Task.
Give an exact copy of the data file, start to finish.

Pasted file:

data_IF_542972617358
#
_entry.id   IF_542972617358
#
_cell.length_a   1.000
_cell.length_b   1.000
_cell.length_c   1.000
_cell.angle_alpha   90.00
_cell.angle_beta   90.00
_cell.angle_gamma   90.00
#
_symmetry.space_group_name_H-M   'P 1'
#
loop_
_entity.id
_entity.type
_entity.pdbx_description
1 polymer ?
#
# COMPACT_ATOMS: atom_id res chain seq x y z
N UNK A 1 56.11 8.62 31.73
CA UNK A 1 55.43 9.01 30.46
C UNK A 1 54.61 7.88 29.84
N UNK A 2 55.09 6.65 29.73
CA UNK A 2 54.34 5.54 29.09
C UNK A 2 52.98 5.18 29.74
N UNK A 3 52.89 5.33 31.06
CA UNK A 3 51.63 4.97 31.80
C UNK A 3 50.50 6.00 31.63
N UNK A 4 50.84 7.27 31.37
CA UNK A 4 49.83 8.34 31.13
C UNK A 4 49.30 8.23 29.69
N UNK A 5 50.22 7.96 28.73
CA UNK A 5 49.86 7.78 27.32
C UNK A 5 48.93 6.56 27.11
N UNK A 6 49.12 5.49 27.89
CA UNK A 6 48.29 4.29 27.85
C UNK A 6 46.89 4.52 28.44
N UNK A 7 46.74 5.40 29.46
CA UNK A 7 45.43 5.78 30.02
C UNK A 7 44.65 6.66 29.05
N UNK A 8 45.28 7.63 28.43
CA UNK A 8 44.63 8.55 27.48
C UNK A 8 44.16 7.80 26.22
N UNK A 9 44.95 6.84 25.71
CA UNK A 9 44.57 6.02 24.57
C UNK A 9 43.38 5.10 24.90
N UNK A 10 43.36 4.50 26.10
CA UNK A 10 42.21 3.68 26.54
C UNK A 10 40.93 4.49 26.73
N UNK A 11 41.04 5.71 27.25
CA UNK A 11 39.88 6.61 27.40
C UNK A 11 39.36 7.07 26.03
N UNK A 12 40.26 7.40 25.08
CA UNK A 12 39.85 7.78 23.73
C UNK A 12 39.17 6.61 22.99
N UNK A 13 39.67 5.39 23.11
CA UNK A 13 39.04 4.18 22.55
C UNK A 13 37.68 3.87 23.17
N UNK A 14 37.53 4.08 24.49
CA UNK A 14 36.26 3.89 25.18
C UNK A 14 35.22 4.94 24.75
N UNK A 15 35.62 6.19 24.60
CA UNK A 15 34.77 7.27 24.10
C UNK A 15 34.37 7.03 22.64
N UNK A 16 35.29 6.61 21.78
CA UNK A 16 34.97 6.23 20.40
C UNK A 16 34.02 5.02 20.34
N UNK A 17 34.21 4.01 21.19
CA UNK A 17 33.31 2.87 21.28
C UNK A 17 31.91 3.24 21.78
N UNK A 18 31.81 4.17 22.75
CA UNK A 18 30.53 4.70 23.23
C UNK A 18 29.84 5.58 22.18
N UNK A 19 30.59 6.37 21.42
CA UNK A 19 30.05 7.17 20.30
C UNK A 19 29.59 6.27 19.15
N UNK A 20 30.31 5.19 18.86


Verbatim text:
data_IF_542972617358
#
_entry.id   IF_542972617358
#
_cell.length_a   1.000
_cell.length_b   1.000
_cell.length_c   1.000
_cell.angle_alpha   90.00
_cell.angle_beta   90.00
_cell.angle_gamma   90.00
#
_symmetry.space_group_name_H-M   'P 1'
#
loop_
_entity.id
_entity.type
_entity.pdbx_description
1 polymer ?
#
# COMPACT_ATOMS: atom_id res chain seq x y z
N UNK A 1 56.11 8.62 31.73
CA UNK A 1 55.43 9.01 30.46
C UNK A 1 54.61 7.88 29.84
N UNK A 2 55.09 6.65 29.73
CA UNK A 2 54.34 5.54 29.09
C UNK A 2 52.98 5.18 29.74
N UNK A 3 52.89 5.33 31.06
CA UNK A 3 51.63 4.97 31.80
C UNK A 3 50.50 6.00 31.63
N UNK A 4 50.84 7.27 31.37
CA UNK A 4 49.83 8.34 31.13
C UNK A 4 49.30 8.23 29.69
N UNK A 5 50.22 7.96 28.73
CA UNK A 5 49.86 7.78 27.32
C UNK A 5 48.93 6.56 27.11
N UNK A 6 49.12 5.49 27.89
CA UNK A 6 48.29 4.29 27.85
C UNK A 6 46.89 4.52 28.44
N UNK A 7 46.74 5.40 29.46
CA UNK A 7 45.43 5.78 30.02
C UNK A 7 44.65 6.66 29.05
N UNK A 8 45.28 7.63 28.43
CA UNK A 8 44.63 8.55 27.48
C UNK A 8 44.16 7.80 26.22
N UNK A 9 44.95 6.84 25.71
CA UNK A 9 44.57 6.02 24.57
C UNK A 9 43.38 5.10 24.90
N UNK A 10 43.36 4.50 26.10
CA UNK A 10 42.21 3.68 26.54
C UNK A 10 40.93 4.49 26.73
N UNK A 11 41.04 5.71 27.25
CA UNK A 11 39.88 6.61 27.40
C UNK A 11 39.36 7.07 26.03
N UNK A 12 40.26 7.40 25.08
CA UNK A 12 39.85 7.78 23.73
C UNK A 12 39.17 6.61 22.99
N UNK A 13 39.67 5.39 23.11
CA UNK A 13 39.04 4.18 22.55
C UNK A 13 37.68 3.87 23.17
N UNK A 14 37.53 4.08 24.49
CA UNK A 14 36.26 3.89 25.18
C UNK A 14 35.22 4.94 24.75
N UNK A 15 35.62 6.19 24.60
CA UNK A 15 34.77 7.27 24.10
C UNK A 15 34.37 7.03 22.64
N UNK A 16 35.29 6.61 21.78
CA UNK A 16 34.97 6.23 20.40
C UNK A 16 34.02 5.02 20.34
N UNK A 17 34.21 4.01 21.19
CA UNK A 17 33.31 2.87 21.28
C UNK A 17 31.91 3.24 21.78
N UNK A 18 31.81 4.17 22.75
CA UNK A 18 30.53 4.70 23.23
C UNK A 18 29.84 5.58 22.18
N UNK A 19 30.59 6.37 21.42
CA UNK A 19 30.05 7.17 20.30
C UNK A 19 29.59 6.27 19.15
N UNK A 20 30.31 5.19 18.86